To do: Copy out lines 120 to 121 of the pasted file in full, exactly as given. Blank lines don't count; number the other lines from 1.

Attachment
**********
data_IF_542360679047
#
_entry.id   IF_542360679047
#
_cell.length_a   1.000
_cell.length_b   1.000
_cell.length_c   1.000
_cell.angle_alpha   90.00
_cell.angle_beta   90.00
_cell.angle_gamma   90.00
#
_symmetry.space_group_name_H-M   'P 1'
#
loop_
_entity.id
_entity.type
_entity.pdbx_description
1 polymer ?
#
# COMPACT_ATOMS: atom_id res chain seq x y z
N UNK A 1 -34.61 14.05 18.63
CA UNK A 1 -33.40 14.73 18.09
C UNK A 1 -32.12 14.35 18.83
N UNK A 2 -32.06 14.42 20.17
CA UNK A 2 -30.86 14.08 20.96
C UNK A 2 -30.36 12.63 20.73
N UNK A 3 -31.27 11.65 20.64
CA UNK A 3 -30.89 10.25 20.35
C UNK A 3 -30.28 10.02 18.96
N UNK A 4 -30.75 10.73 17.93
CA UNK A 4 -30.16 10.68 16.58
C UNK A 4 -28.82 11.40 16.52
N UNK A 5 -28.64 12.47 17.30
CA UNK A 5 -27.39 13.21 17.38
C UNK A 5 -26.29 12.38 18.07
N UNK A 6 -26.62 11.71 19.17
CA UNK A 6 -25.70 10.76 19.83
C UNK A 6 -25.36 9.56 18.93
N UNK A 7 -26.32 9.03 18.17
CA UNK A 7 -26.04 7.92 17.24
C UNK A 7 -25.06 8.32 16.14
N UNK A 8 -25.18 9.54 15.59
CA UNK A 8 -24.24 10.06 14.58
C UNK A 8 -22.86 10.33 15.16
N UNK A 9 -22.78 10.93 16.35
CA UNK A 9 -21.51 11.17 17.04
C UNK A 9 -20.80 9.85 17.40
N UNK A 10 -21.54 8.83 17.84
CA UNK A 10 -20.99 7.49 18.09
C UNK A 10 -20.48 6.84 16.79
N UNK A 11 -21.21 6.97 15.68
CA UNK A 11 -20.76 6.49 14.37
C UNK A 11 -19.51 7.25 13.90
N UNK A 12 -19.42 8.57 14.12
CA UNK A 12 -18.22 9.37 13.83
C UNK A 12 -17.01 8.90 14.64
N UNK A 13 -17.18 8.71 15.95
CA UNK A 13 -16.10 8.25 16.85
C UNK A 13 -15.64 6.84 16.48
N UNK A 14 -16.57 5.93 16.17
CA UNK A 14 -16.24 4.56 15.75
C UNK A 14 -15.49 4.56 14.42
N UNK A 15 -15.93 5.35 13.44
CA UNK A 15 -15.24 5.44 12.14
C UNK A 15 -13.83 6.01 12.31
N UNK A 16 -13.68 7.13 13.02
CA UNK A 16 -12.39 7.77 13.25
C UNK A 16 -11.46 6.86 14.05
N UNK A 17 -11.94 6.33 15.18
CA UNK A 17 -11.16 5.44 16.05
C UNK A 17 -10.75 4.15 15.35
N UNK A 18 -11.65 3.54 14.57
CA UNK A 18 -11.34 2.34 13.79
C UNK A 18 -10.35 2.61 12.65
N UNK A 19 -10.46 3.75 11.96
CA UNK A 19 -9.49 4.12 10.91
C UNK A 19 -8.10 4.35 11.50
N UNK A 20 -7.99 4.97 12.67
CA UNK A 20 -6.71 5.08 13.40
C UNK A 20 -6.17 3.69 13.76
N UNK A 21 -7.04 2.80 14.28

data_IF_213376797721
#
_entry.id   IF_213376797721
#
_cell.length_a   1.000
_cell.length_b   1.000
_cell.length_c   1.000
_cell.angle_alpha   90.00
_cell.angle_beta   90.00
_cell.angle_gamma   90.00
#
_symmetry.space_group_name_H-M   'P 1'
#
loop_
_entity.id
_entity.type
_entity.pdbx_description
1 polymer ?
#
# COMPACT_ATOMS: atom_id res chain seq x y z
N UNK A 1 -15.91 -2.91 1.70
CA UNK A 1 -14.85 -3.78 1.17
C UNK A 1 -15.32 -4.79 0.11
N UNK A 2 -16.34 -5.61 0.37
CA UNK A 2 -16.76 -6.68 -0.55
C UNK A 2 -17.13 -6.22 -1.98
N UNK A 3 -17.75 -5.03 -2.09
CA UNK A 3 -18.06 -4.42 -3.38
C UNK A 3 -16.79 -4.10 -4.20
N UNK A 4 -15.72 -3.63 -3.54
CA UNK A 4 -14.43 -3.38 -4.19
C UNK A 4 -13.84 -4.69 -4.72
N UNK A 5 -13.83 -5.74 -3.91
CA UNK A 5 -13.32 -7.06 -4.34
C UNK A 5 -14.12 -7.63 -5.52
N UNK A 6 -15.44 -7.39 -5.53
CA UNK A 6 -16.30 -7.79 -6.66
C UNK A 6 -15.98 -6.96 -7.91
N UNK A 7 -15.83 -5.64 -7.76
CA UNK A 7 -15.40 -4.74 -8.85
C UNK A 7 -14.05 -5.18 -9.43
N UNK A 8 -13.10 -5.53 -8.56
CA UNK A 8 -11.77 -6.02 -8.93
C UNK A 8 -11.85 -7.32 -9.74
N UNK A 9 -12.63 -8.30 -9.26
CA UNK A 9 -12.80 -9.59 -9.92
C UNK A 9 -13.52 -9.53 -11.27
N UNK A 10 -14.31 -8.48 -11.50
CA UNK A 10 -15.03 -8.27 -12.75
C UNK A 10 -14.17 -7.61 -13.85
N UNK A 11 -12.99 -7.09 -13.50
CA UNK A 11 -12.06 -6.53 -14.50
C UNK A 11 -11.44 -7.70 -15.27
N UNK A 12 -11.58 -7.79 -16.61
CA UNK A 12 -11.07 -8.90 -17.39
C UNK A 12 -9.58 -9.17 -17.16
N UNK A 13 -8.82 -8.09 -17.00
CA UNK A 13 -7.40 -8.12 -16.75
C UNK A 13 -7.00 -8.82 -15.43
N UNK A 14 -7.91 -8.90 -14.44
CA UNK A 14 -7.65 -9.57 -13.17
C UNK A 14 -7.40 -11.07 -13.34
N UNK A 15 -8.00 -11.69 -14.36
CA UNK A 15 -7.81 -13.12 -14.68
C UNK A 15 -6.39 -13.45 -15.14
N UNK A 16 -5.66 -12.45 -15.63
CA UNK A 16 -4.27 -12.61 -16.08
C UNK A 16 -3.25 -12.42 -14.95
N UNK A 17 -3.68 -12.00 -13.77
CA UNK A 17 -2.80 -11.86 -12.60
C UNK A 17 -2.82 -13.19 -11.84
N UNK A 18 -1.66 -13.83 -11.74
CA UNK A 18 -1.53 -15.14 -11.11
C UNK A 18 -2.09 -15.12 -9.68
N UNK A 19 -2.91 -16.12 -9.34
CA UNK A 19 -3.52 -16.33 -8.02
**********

N UNK A 7 -15.83 -5.64 -7.76
CA UNK A 7 -15.40 -4.74 -8.85